Ballots in Spanish Jan12

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Ballots in Spanish

The Georgia Association of Latino Elected Officials has asked Gwinnett and Hall counties to provide Spanish-language ballots.  They are claiming that without having ballots in Spanish, many Puerto Ricans, who are American citizens, will not be able to vote.  The counties have asked the Secretary of State and the Attorney General to consider the issue.

When more than 8 million Germans came into the US in the 1800’s none of them demanded German ballots.  When Italians came to the US in the early 1900’s they did not demand Italian ballots.  The Jewish Americans did not demand ballots in Hebrew.  All of these people learned English.  So why can’t these Spanish speakers learn the language?

We think having ballots in any language other than English is a bad idea. Some reasons that come to mind:

  • English is the official language of Georgia (as passed by the Georgia General Assembly in 1996) and all business with the county, state and nation should be conducted in English.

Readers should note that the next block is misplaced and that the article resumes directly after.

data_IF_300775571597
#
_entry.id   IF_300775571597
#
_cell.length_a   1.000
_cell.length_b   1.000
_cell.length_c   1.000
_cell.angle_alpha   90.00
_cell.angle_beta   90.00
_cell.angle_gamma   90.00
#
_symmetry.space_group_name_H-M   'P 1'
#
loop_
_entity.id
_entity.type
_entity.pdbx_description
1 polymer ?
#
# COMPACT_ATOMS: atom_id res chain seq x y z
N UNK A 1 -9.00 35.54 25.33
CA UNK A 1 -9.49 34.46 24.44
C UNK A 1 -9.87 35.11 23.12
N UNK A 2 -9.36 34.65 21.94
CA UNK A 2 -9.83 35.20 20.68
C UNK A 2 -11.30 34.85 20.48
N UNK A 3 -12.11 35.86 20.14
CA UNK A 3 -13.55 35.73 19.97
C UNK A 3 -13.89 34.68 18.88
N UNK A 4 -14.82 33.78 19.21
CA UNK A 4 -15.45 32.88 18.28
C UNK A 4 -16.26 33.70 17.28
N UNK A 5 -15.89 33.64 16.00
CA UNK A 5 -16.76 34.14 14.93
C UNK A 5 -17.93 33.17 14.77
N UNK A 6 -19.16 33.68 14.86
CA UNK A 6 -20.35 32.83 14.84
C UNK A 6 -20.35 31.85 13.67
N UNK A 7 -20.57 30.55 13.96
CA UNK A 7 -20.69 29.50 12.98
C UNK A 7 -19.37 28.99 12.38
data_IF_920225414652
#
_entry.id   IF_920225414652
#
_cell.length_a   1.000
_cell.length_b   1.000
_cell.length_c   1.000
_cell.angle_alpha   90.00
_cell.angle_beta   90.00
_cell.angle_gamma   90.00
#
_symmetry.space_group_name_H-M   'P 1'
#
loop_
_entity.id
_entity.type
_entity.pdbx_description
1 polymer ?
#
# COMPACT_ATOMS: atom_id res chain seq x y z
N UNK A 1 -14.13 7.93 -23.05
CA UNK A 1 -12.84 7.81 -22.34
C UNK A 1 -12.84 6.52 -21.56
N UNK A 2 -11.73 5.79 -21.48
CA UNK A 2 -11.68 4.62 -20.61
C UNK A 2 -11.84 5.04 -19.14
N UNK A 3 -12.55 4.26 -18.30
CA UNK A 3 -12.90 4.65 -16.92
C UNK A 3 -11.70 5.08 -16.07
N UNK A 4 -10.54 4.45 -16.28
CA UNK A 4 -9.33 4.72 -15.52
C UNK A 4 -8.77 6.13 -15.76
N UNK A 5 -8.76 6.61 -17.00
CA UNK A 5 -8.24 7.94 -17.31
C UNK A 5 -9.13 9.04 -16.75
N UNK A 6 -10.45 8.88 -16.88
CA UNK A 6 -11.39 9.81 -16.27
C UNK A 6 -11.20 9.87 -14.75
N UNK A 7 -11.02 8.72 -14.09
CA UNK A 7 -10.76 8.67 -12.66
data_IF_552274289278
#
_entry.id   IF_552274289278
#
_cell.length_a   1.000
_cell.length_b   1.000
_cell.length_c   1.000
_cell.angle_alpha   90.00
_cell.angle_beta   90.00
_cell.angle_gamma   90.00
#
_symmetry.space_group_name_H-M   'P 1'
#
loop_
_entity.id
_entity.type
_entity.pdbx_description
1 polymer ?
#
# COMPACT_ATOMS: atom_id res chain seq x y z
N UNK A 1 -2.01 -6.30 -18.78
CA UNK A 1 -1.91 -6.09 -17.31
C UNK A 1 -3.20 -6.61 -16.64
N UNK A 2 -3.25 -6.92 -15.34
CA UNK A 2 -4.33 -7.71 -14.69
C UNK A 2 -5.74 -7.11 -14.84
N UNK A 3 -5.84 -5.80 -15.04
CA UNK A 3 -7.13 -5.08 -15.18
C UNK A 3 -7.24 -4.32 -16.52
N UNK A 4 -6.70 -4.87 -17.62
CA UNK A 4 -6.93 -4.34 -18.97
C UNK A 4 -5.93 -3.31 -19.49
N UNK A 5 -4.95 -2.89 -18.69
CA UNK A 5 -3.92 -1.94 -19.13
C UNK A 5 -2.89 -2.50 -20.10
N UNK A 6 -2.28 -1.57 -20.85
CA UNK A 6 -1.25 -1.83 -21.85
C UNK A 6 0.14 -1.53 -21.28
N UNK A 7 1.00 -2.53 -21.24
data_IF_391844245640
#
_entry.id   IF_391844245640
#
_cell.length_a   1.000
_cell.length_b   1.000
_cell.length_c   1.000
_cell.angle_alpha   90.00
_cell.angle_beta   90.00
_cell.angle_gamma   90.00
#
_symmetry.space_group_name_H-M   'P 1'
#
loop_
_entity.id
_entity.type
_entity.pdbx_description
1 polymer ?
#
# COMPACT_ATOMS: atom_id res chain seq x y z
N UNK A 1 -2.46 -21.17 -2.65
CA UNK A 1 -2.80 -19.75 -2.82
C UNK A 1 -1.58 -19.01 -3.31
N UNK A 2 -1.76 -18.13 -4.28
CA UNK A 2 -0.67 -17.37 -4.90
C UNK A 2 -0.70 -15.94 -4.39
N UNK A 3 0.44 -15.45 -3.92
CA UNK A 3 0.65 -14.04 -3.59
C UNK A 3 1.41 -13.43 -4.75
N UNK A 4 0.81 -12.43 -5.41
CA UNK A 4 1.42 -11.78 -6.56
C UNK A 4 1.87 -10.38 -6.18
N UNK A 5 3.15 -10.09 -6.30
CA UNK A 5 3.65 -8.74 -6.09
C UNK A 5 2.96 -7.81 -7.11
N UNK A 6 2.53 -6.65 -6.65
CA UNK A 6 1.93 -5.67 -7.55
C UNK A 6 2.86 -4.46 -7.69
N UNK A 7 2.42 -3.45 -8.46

• Aliens arriving in this country should assimilate and learn English as a primary language.
  • In Puerto Rico, ballots can be in Spanish. If a Puerto Rican wants to live in any state other than Puerto Rico he needs to learn English.
  • Alien parents should be partially or totally responsible for the tutelage of English to their children. Taxpayer dollars are now being spend to teach dozens of languages in Gwinnett.  The Gwinnett School System approved an additional $1.5 million at the end of 2015 to pay for more interpreters.
  • Making ballots in other languages is an unfunded mandate on local governments.
  • Why just Spanish? What about Korean Americans? Or Chinese Americans? The only way to keep this from getting completely out of hand is to have them learn English.
  • Ballots in different languages may not say the same thing. How can we know that someone who doesn’t speak English could read a translated version of a public referendum or proposed constitutional amendment and understand it correctly, especially when he can’t read any of the referenced laws?
  • Someone who doesn’t speak English will have great difficulty getting both sides of any issue since his source for news on candidates and ballot measures is coming from a limited number of sources.
  • Someone who doesn’t speak English will have to vote for candidates without ever understanding the verbal and written promises the candidate is making or understanding what the candidate says on any issue. How will that be a Representative Government?

What do you think?  Leave your comments down below.